In this same month of December 1925, a similar group of Scouters met in Fort Myers for the purpose of organizing a Council to serve the counties of Lee, Charlotte, Collier, Desoto, Glades, and Hendry. They chose the name Royal Palm as the name of their Council. There were six charter troops in this new council.

The first Eagle Scout in Sunny Land Council was Lorraine Gonyea of T15, Sarasota. The second was Andrew Rippy of T7 in Manatee. Both of these Scouts earned their Eagle in 1928, Lorraine in February, Andrew that summer.

On September 15, 1929 The Council office was relocated to the American National Bank Building in Bradenton. Here they occupied three rooms courtesy of Mr. George L. King, an early benefactor of the Council. The Council office remained here until 1955 when it moved into new and much larger quarters on North Tamiami Trail between Bradenton and Sarasota.

On 19 March 1928 Sarasota County broke away from Sunny Land Council and formed its own council—The Sarasota Council. However, they immediately began to have financial problems, and by November 1932 they were unable to raise enough funds to pay their Scout Executive. They released their Executive, and the Council went on direct service from the National Council (meaning they were supervised and supported by the National headquarters in New York). In November 1932, the Sarasota Council merged back into the Sunny Land Council.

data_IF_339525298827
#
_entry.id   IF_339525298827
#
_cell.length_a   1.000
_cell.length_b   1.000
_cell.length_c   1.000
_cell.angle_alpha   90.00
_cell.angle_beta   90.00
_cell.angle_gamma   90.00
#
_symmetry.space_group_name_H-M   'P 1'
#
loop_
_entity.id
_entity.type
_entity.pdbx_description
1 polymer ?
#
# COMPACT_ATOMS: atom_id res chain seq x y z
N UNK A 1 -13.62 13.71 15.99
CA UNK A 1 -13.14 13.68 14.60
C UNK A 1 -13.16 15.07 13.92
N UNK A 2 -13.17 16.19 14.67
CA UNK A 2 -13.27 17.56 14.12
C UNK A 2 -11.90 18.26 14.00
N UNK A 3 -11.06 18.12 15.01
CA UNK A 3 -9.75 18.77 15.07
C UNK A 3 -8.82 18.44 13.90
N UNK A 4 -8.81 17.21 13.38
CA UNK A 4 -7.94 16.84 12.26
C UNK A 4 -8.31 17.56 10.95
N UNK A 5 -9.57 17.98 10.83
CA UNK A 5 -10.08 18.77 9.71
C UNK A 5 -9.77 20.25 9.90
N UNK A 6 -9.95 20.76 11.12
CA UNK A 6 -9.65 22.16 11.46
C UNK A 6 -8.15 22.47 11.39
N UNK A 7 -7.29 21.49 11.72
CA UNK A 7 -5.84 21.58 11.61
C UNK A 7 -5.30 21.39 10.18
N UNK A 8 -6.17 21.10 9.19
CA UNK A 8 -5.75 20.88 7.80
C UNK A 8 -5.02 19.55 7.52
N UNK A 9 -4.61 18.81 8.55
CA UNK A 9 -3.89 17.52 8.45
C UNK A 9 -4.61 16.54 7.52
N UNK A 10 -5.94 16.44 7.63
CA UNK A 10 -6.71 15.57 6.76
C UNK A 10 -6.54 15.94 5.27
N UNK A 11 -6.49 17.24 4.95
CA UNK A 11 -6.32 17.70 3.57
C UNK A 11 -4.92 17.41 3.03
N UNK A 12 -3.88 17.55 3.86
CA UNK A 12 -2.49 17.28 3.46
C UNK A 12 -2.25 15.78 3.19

The Sunny Land Council, on 19 January 1929, made probably its second most momentous decision ever (the first being to become a Council). On that date the Council voted to purchase a piece of property some 15 miles east of Bradenton on the Manatee River for use as a summer camp. Thus, Camp Flying Eagle became one the first camps owned by the Boy Scouts in the state of Florida. It consisted of 140 acres (later expanded to 185) and was purchased for $2,000. Funds to purchase the acreage were raised from private donors.

Much work had to be done in the first half of 1929 to get the camp ready for its inaugural summer camp. Access to the camp via road was very limited. Prior to 1932 the road currently known as Upper Manatee River Road was just a wagon trail leading out to old ranch land that abutted the camp. It was a difficult route for bringing construction supplies and materials to the new Scout camp. A small dock was built in 1929 in the Manatee River across the road from the east end of the dining hall. The dock served as a port for barges that brought needed materials as well as supplies up the river from Bradenton. It also served as the dock for the summer aquatics program (Swimming, Life Saving, Life Guard, and Canoeing).